Bergler group - 60S biogenesis
A. The function of the AAA-ATPase Drg1 in 60S ribosomal subunit maturation
The biogenesis pathway of the large ribosomal subunit starts in the nucleolus with the formation of precursor (pre-60S) particles and is finalized in the cytoplasm where the last maturation steps take place. These final steps include the release of shuttling proteins and export factors from the pre-ribosomal particle as well as the incorporation of the last ribosomal proteins. A key player in this process is the AAA-ATPase Drg1, which initiates cytoplasmic pre-60S maturation by releasing the shuttling protein Rlp24. Drg1 is composed of an N-terminal domain and two AAA-domains. Its ATPase activity is essential for the progression of pre-60S particles to more mature forms. The main focus of our research lies on the function of Drg1 and its mode of action at the molecular level. In particular, we want to understand how Drg1 interacts with its substrate protein and how the energy generated by ATP hydrolysis is then used to perform its essential function in ribosome biogenesis.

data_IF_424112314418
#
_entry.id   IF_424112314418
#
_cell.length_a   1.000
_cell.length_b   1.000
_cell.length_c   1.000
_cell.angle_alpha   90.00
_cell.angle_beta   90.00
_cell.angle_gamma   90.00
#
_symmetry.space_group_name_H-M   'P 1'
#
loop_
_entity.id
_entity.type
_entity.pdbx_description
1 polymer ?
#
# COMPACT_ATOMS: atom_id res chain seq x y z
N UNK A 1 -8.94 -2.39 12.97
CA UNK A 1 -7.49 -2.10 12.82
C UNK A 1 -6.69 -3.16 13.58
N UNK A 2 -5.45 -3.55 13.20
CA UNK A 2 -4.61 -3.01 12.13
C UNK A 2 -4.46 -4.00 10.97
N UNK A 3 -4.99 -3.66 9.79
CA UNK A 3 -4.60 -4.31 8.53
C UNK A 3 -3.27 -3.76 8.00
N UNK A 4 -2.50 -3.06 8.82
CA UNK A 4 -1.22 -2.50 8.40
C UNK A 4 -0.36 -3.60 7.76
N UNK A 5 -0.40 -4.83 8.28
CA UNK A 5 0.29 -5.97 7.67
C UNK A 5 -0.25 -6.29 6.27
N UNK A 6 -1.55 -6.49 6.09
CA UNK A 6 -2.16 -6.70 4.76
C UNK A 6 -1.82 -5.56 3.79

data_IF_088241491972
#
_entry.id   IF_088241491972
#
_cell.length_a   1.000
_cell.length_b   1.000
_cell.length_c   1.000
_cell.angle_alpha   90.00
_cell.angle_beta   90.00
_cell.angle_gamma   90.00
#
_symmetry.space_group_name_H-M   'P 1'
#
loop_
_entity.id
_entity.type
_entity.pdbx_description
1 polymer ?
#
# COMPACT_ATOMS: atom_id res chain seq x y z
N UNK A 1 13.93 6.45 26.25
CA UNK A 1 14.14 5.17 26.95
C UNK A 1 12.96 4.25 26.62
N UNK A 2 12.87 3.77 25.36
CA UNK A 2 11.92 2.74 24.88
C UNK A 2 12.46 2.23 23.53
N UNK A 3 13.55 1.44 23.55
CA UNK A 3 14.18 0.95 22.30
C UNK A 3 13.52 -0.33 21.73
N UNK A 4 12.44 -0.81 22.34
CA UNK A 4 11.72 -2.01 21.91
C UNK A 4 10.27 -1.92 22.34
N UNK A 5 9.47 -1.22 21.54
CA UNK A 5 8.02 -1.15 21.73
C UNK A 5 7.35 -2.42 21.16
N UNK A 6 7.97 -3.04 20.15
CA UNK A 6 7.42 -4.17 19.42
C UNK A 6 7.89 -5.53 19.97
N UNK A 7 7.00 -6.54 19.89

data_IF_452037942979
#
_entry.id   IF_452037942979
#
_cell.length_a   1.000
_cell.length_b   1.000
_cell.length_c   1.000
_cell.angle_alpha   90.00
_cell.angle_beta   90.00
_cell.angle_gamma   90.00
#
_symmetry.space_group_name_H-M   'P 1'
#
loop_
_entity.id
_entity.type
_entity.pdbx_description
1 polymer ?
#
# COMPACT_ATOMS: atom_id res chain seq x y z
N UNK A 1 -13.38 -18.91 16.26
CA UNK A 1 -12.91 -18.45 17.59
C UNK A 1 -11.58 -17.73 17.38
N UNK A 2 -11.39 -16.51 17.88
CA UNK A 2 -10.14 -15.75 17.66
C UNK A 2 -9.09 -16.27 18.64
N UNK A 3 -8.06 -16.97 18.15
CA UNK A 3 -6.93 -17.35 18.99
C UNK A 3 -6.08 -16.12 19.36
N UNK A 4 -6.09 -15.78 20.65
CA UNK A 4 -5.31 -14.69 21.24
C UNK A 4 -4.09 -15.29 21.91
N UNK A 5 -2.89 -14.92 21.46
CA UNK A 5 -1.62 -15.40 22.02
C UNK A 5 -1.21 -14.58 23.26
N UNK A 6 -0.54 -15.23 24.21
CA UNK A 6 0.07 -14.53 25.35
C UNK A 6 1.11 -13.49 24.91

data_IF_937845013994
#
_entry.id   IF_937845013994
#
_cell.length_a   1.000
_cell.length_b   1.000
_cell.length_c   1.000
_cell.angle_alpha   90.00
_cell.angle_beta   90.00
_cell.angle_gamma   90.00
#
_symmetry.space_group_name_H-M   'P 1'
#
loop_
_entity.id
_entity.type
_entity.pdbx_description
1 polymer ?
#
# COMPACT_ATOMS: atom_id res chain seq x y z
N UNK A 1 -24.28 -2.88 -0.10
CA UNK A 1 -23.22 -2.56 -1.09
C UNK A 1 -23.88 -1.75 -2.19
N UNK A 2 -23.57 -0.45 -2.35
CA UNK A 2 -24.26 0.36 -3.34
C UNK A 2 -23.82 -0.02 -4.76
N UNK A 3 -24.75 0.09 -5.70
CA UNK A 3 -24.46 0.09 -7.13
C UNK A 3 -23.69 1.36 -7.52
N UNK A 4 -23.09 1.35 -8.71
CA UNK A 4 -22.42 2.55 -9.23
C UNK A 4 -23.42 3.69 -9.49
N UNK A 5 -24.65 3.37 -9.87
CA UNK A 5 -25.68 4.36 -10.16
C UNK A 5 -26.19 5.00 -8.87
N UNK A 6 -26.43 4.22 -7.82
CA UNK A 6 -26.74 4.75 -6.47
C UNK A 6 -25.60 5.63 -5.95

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B. Identification and characterization of inhibitors of ribosome biogenesis
The formation of the large ribosomal subunit in eukaryotic cells requires more than 200 trans-acting factors, most of which are essential for survival. Since rapidly proliferating cells, particularly cancer cells, exhibit a high rate of ribosome synthesis, this process represents a promising target for anti-infective and anti-cancer chemotherapy. Indeed, we previously showed that a certain class of inhibitors specifically interferes with the formation of 60S ribosomal subunits. In this respect, we are highly interested in identifying possible targets and inhibitors that specifically interfere with ribosome biogenesis of eukaryotic cells.